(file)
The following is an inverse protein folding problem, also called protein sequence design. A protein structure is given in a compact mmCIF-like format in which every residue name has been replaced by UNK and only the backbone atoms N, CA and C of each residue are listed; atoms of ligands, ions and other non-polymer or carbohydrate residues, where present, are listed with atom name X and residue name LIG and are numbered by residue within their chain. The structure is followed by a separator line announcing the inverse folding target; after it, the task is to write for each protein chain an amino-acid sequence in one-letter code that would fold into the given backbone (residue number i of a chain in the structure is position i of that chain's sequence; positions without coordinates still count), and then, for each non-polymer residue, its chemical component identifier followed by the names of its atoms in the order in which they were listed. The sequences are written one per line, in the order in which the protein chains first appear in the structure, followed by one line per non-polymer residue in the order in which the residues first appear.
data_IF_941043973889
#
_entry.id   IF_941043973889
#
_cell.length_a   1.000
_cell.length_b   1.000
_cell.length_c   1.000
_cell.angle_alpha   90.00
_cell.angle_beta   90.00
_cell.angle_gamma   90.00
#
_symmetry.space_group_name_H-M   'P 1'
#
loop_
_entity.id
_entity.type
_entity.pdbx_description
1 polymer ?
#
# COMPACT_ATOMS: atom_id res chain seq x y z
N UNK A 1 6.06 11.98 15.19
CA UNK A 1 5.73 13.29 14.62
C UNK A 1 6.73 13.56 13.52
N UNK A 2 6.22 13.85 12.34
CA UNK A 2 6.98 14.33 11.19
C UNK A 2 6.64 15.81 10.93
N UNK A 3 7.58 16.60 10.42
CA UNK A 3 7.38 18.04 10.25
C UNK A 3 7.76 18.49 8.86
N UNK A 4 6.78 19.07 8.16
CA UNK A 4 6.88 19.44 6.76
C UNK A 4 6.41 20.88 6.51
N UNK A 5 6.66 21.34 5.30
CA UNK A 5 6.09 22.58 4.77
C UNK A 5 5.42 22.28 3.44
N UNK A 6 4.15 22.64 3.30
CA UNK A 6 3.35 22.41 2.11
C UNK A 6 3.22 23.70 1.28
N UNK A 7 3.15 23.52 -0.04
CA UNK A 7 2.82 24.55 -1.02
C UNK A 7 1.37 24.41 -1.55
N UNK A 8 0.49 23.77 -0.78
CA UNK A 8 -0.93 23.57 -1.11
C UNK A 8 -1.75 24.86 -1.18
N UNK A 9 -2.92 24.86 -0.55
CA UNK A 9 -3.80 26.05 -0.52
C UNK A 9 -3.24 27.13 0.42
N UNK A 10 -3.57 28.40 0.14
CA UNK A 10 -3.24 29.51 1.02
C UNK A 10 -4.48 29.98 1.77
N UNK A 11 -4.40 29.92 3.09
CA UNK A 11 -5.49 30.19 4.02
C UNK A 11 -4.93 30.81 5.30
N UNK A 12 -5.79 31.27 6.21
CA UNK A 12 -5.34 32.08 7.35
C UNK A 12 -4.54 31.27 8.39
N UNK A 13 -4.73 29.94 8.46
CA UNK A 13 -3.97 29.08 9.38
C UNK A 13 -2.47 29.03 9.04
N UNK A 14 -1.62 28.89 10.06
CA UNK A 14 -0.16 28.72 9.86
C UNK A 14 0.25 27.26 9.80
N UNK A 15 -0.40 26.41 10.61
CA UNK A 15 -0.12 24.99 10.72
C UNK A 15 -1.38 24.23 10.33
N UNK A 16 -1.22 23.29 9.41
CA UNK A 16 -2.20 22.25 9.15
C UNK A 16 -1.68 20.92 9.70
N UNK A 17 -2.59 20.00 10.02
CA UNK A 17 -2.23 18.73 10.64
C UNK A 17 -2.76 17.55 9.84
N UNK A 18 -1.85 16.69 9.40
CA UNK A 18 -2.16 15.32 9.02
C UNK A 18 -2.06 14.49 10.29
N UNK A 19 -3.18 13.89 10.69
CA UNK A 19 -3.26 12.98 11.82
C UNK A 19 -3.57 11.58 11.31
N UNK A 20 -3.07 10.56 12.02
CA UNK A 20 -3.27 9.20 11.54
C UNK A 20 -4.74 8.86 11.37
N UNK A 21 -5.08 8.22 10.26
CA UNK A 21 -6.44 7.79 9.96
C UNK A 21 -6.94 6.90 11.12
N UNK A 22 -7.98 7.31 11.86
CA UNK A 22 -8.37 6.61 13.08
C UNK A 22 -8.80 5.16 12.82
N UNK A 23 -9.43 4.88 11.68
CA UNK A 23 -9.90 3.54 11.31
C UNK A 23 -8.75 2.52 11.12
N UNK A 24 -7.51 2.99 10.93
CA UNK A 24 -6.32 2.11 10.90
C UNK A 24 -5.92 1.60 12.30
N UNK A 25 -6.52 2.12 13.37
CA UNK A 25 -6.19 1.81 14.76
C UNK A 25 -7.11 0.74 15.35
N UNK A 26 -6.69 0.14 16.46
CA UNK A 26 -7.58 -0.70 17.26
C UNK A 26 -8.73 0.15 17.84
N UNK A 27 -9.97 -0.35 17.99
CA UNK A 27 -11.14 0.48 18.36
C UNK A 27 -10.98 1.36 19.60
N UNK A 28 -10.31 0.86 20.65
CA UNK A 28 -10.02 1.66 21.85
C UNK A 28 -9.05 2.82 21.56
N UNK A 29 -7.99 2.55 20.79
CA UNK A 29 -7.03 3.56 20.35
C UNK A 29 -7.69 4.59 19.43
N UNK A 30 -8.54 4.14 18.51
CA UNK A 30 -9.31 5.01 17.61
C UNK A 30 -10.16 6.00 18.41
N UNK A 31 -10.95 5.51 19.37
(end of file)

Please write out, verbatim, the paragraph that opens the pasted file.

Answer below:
The following is an inverse protein folding problem, also called protein sequence design. A protein structure is given in a compact mmCIF-like format in which every residue name has been replaced by UNK and only the backbone atoms N, CA and C of each residue are listed; atoms of ligands, ions and other non-polymer or carbohydrate residues, where present, are listed with atom name X and residue name LIG and are numbered by residue within their chain. The structure is followed by a separator line announcing the inverse folding target; after it, the task is to write for each protein chain an amino-acid sequence in one-letter code that would fold into the given backbone (residue number i of a chain in the structure is position i of that chain's sequence; positions without coordinates still count), and then, for each non-polymer residue, its chemical component identifier followed by the names of its atoms in the order in which they were listed. The sequences are written one per line, in the order in which the protein chains first appear in the structure, followed by one line per non-polymer residue in the order in which the residues first appear.